Also, due to the business being a school, I knew to expect the unexpected in terms of what can happen within a school day and week. However, I ended up being able to go on a school field trip on only my second day of being at ISS. The field trip was to the the Stadtbibliothek Stuttgart (the giant library in the centre of Stuttgart), which allowed me to see the centre of Stuttgart for a short while, also. This field trip was different from the ones I have experienced in Scotland where most of the transport is planned out, timings are crucial and the whole day is set out, with children having little freedom in the sense that they are always accounted for within a teacher’s schedule. Instead, we used public transport with the kids, we planned what we did with the children according to the plans of the tour (for example, we originally hoped to have a picnic lunch outside, however, were able to have lunch at the library itself instead due to it being cold). The kids even got some free play time outside the library before having to get the train back to school, which showed a more relaxed approach to trips with a large group of children, which gave me areas to reflect upon in terms of the health and safety obsessed approaches the majority of the UK maintains.

An example of one of the classrooms in ISS

I have also been able, in my time with the class, to work within small group lessons and conduct one short whole class lesson within mathematics (which, by following the Atlas, you can see that we are focusing on multiplication and division). I was tasked with exploring worded problems that emphasised the exploration of the hows and whys of mathematics. I took great confidence in leading this topic as there was one particular boy in the class that struggled with working with division, however, using the skills that I have gained in the STEM subject at the university from the likes of Eddie Valentine, I was able to break down particular areas that were tricky for the child (especially their understanding of place value) in a far more effective manner than I would have this time last year, which proves to me that I am already boosting in my confidence, particularly within mathematics.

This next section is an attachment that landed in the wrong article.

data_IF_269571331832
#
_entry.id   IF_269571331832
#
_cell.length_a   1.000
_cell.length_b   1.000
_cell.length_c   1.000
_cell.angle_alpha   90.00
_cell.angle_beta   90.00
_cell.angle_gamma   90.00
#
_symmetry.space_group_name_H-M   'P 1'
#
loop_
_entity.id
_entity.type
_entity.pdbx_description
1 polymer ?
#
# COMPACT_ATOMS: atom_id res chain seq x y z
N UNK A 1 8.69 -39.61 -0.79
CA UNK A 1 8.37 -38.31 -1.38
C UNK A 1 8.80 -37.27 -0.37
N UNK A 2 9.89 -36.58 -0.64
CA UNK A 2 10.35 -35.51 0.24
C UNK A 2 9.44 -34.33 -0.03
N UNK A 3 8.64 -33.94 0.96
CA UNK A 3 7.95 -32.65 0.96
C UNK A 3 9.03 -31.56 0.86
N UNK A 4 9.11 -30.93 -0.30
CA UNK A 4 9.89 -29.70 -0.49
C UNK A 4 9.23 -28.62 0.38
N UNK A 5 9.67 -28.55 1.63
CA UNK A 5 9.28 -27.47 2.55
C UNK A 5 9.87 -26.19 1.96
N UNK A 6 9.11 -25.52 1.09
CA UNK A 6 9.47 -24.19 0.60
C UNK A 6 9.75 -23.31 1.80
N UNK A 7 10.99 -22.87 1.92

I have also met with the Head teacher and we have mapped out my plans and aims for the placement: I will work my way down the grades, helping and aiding in classes and teaching in some, to experience the differences in the years across a school (4, 3, 2, 1, kindergarden). Then, when it is time for the huge project of the grade 5 exhibitions, I will assist in teaching and aiding the grade 5 students and teachers (something I will blog about more closer to the time!). Thus, concluding my placement with a wider scope of the whole process of learning that goes on in the primary stages of an IB school, but also get to know the school and staff members more whilst gaining experience teaching in an international school environment.

Beyond the school, I’ve been learning more about the culture of Germany and the German language. I’ve also been driving on the Autobahn to get to and from the school!

Looking ahead to the rest of placement, I hope to be able to take more control in terms of teaching points within the school, but also reach out more to the other staff members, as I have already received such a warm welcome from everyone at the school.


ISS (2017) ISS PYP Handbook Degerloch: International School of Stuttgart

Tuckman, B. W. (1965). Developmental sequence in small groups. Psychological Bulletin, 63(6), 384-399.